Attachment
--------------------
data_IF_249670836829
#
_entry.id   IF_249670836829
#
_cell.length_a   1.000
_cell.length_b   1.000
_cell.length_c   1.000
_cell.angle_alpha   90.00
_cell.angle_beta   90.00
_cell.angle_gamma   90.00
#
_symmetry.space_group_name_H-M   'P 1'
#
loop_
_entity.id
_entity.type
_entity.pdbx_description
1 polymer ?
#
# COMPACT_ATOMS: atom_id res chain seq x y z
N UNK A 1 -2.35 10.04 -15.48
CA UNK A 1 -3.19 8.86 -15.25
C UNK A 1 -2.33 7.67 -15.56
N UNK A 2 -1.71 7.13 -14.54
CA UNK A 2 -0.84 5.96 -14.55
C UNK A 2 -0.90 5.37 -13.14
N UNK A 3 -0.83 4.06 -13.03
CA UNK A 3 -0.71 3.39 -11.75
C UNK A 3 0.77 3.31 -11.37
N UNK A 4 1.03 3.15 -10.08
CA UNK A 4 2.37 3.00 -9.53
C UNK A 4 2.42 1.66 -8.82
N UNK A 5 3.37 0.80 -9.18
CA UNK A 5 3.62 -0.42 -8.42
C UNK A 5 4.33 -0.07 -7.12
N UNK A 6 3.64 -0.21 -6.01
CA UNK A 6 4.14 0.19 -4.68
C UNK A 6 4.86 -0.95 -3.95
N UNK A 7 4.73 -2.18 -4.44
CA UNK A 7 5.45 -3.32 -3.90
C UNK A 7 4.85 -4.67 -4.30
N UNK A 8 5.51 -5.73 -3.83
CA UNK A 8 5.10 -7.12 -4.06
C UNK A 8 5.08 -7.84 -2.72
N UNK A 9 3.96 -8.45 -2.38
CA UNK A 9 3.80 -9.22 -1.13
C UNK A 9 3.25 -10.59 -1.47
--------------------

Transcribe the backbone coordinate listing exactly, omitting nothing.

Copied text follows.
data_IF_249670836829
#
_entry.id   IF_249670836829
#
_cell.length_a   1.000
_cell.length_b   1.000
_cell.length_c   1.000
_cell.angle_alpha   90.00
_cell.angle_beta   90.00
_cell.angle_gamma   90.00
#
_symmetry.space_group_name_H-M   'P 1'
#
loop_
_entity.id
_entity.type
_entity.pdbx_description
1 polymer ?
#
# COMPACT_ATOMS: atom_id res chain seq x y z
N UNK A 1 -2.35 10.04 -15.48
CA UNK A 1 -3.19 8.86 -15.25
C UNK A 1 -2.33 7.67 -15.56
N UNK A 2 -1.71 7.13 -14.54
CA UNK A 2 -0.84 5.96 -14.55
C UNK A 2 -0.90 5.37 -13.14
N UNK A 3 -0.83 4.06 -13.03
CA UNK A 3 -0.71 3.39 -11.75
C UNK A 3 0.77 3.31 -11.37
N UNK A 4 1.03 3.15 -10.08
CA UNK A 4 2.37 3.00 -9.53
C UNK A 4 2.42 1.66 -8.82
N UNK A 5 3.37 0.80 -9.18
CA UNK A 5 3.62 -0.42 -8.42
C UNK A 5 4.33 -0.07 -7.12
N UNK A 6 3.64 -0.21 -6.01
CA UNK A 6 4.14 0.19 -4.68
C UNK A 6 4.86 -0.95 -3.95
N UNK A 7 4.73 -2.18 -4.44
CA UNK A 7 5.45 -3.32 -3.90
C UNK A 7 4.85 -4.67 -4.30
N UNK A 8 5.51 -5.73 -3.83
CA UNK A 8 5.10 -7.12 -4.06
C UNK A 8 5.08 -7.84 -2.72
N UNK A 9 3.96 -8.45 -2.38
CA UNK A 9 3.80 -9.22 -1.13
C UNK A 9 3.25 -10.59 -1.47